As we have detailed previously, the Spanish region of Catalonia in the North-Eastern corner of Spain will attempt to hold an independence referendum tomorrow, against the will of the central government in Madrid.
Apart from the Baleares and the Madrid region itself, Catalonia together with its capital Barcelona is one of the most economically-powerful parts of the country.
Notably, as Statista’s infographic below shows that the gross domestic product (GDP) per capita of Catalonia lies closer to that of the Eurozone than of Spain as a whole.
You will find more statistics at Statista
This in mind, it comes as no surprise that Madrid is by all means opposed to letting go of Catalonia.
As The BBC notes, Catalonia, a wealthy region of 7.5 million people in north-eastern Spain, has its own language and culture. It also has a high degree of autonomy, but is not recognised as a separate nation under the Spanish constitution. Pressure for a vote on self-determination has grown over the past five years as austerity has hit the Spanish economy and people hard.
Why is Madrid so opposed?
Spanish Prime Minister Mariano Rajoy stared down Catalan secessionists when they held a trial referendum in 2014, offering no concessions to their demand for a legal vote.
He has pledged to stop the 2017 vote, saying it goes against the constitution which refers to “the indissoluble unity of the Spanish Nation, the common and indivisible homeland of all Spaniards”.
Which brings to mind the biggest question, what would happen to Spain in case of Catalonia’s secession?
As GEFIRA explains, in terms of the debt sustainability parameters laid down by the Treaty of Maastricht, it’d be the Eurozone debt crisis 2.0.
As Spain now maintains the second year of 3% GDP growth, an even bigger, immediate fiscal threat is looming. After multiple ineffective referendums in the previous years, this time the Catalan government is likely to finally assert independence. What will it look like against the background of the Maastricht financial requirements?
Debt to GDP ratio
The Treaty of Maastricht says it should be 60%. Spain’s debt to GDP ratio was 39% in 2007, but after the financial crisis it gradually rose to 99.4% today. Should Catalonia leave, there are two possible scenarios:
1. Catalonia agrees to take a share of the Spanish total debt, as a “divorce bill”, because after all it benefited from the government spending in Catalonia itself;
2. Catalonia leaves without taking any share of the total Spanish debt.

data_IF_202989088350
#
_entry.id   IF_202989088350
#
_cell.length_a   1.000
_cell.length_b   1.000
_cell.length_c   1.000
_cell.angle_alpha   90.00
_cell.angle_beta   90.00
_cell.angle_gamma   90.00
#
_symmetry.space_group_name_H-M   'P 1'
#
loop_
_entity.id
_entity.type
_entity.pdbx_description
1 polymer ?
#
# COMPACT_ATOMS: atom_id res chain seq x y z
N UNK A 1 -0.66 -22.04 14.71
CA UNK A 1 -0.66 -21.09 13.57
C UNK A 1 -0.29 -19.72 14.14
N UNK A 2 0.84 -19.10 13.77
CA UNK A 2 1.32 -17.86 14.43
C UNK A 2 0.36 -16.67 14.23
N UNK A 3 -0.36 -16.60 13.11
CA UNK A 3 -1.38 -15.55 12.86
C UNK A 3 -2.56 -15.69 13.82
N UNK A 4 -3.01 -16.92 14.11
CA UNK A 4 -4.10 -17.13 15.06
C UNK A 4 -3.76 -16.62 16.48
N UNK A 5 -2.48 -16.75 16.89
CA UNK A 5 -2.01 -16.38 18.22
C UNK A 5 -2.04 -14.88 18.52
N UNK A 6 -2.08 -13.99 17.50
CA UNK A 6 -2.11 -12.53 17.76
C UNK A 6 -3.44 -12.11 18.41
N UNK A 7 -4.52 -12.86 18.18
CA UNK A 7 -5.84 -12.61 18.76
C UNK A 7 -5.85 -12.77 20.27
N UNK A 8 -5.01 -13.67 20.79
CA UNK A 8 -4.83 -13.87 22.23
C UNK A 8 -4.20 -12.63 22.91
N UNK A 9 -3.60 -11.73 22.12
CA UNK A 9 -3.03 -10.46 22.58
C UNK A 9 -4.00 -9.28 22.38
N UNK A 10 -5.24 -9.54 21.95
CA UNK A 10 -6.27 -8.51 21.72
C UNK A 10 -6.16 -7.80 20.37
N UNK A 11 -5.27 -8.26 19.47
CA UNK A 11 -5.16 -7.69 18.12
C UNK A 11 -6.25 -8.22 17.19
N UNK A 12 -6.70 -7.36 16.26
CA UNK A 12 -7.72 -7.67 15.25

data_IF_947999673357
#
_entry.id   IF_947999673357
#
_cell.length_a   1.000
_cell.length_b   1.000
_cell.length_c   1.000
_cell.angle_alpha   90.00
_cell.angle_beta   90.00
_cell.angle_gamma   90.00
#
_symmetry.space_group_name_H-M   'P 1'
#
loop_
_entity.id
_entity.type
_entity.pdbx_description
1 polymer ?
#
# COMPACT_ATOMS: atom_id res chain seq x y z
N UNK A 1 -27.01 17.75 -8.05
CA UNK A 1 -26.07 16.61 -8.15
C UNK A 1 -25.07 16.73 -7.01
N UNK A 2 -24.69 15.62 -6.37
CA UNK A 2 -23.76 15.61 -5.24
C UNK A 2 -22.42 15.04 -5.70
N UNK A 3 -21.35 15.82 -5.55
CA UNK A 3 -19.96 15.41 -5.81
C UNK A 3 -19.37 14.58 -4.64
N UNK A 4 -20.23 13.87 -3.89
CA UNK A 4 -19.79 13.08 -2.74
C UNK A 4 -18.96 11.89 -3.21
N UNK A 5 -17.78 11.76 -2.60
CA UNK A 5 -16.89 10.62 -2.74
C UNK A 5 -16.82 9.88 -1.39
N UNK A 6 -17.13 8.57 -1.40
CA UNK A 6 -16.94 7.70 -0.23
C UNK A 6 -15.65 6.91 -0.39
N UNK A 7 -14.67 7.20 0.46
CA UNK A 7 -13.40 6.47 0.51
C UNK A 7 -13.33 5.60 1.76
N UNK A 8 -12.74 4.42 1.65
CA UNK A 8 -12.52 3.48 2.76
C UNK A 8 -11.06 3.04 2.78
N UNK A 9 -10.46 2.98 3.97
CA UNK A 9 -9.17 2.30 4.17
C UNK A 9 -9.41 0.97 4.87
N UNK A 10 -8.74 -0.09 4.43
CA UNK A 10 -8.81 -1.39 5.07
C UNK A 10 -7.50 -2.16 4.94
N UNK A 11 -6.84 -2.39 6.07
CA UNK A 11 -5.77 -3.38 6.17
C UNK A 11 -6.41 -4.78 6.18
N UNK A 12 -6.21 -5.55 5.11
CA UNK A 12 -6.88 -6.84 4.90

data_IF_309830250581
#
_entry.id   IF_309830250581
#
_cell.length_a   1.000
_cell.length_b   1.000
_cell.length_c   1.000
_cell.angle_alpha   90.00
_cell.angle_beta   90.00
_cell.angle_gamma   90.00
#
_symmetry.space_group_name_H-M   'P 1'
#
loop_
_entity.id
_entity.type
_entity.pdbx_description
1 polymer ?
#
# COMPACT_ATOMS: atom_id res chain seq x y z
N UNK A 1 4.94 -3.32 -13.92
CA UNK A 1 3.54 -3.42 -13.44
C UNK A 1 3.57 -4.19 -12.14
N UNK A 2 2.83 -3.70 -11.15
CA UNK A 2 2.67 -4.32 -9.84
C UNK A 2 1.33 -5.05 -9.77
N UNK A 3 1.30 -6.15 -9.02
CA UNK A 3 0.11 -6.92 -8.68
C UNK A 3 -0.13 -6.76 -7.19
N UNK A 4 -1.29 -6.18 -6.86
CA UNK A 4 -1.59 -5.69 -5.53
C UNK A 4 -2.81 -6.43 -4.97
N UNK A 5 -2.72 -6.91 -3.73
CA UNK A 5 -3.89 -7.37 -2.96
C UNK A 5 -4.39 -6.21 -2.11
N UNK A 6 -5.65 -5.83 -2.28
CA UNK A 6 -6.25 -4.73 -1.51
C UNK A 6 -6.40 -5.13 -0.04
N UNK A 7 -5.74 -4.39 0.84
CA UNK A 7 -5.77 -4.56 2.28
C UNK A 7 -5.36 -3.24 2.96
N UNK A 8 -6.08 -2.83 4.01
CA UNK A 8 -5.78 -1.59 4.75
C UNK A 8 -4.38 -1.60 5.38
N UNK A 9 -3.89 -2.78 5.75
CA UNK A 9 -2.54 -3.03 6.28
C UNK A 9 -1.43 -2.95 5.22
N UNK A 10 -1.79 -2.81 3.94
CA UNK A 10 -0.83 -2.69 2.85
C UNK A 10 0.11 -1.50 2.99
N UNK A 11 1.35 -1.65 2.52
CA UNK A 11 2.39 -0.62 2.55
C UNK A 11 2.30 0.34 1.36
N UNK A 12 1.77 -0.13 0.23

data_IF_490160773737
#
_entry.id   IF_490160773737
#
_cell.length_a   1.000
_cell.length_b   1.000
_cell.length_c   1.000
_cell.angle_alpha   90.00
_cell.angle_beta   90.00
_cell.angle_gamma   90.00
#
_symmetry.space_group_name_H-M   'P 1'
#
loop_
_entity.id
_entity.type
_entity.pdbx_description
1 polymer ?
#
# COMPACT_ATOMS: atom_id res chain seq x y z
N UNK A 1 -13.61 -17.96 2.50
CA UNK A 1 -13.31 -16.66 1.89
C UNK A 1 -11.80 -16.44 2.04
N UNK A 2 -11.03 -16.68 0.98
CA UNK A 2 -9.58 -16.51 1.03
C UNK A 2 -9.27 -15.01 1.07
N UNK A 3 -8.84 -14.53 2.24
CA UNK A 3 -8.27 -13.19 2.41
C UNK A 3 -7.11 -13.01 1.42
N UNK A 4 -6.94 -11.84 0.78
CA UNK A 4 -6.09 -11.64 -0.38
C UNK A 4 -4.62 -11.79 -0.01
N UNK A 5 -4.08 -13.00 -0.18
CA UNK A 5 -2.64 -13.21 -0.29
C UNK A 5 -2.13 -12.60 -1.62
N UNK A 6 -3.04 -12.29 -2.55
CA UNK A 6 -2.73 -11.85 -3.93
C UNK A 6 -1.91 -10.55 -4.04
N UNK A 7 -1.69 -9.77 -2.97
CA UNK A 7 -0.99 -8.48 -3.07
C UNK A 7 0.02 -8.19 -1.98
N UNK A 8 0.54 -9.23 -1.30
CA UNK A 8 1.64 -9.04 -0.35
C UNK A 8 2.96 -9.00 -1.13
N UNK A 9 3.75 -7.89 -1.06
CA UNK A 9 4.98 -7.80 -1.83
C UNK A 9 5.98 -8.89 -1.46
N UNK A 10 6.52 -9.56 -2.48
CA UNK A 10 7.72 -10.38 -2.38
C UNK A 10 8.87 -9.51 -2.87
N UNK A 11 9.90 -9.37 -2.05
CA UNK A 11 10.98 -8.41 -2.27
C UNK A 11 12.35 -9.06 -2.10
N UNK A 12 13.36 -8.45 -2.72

In the first case, nothing would change, assuming Catalonia would agree to take the share of Spanish debt equal to its share in Spain’s total GDP. In that case, Catalonia accounts roughly for 20% of the Spanish GDP, which means it would take 20% of the Spanish debt. Given that the Spanish debt is right now almost the same size as the Spanish GDP, calculations are rather simple.
The second option is rather dramatic. Without Catalonia, Spanish GDP would automatically shrink by 20%, while having to service the entirety of the debt. The debt to GDP percentage ratio would go from 99.4% to 124% overnight.
Deficit to GDP percentage ratio
The Treaty of Maastricht says it should be 3%. Spain has been way outside it since the financial crisis, with a peak at 11% in 2011. For 2016 it was 4.5%.
Here the problem is understanding how much more tax revenue Spain gets from Catalonia than it gives. Catalonia says 11.1€ billion, Spain says 8.5€.
Either way, as the deficit is calculated as expenditure minus revenue, it would be a hole in the revenue of the Spanish government of 8.5 to 11.1€ billion. Last year the deficit/GDP ratio was 4.5%, corresponding to approximately 21€ billion. With the Catalan secession, assuming a 10€ billion hole for simplicity between the estimates of the Spanish and Catalan governments, Spain’s deficit would go up to 60€ billion, while its GDP would shrink by 20%. Result? The deficit to GDP percentage ratio would be 6.7%, back to 2013.
The doomsday scenario would be Spain waking up with a debt equal to 124% of its GDP and growing, due to the 6.7% deficit, which would take another 4-5 years to be contained. The EU’s response to the possibility of Spanish bankruptcy would be predictable: more austerity. It is important to note that while Spain has been growing for the past two years and unemployment is also decreasing, the recipe chosen by the Spanish government, flexibility of the labour market in the form of temporary jobs, has exacerbated income inequality: as the OECD points out that temporary jobs are low-productivity and thus earn low wages; the precariousness of the job prevents improvements in productivity, thus improvement in wages. The poor remains poor, while the rich gets richer and the gap widens.4)
Boosting GDP and employment statistics with mini-jobs is thus masquerading an issue common to other Western countries: the collapse of the middle class.
Catalan independence could prove to be the last nail in the coffin: either Spain goes bankrupt or is forced to implement even more austerity at the risk of facing a revolution from the economically displaced.
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And that’s why Madrid doesn’t want to lose Catalonia…
Once before, in October 1934, shortly before the Spanish Civil War (1936 to 1939) broke out, Catalonia had announced its independence from the rest of Spain. This prompted Madrid to sent the army to Barcelona.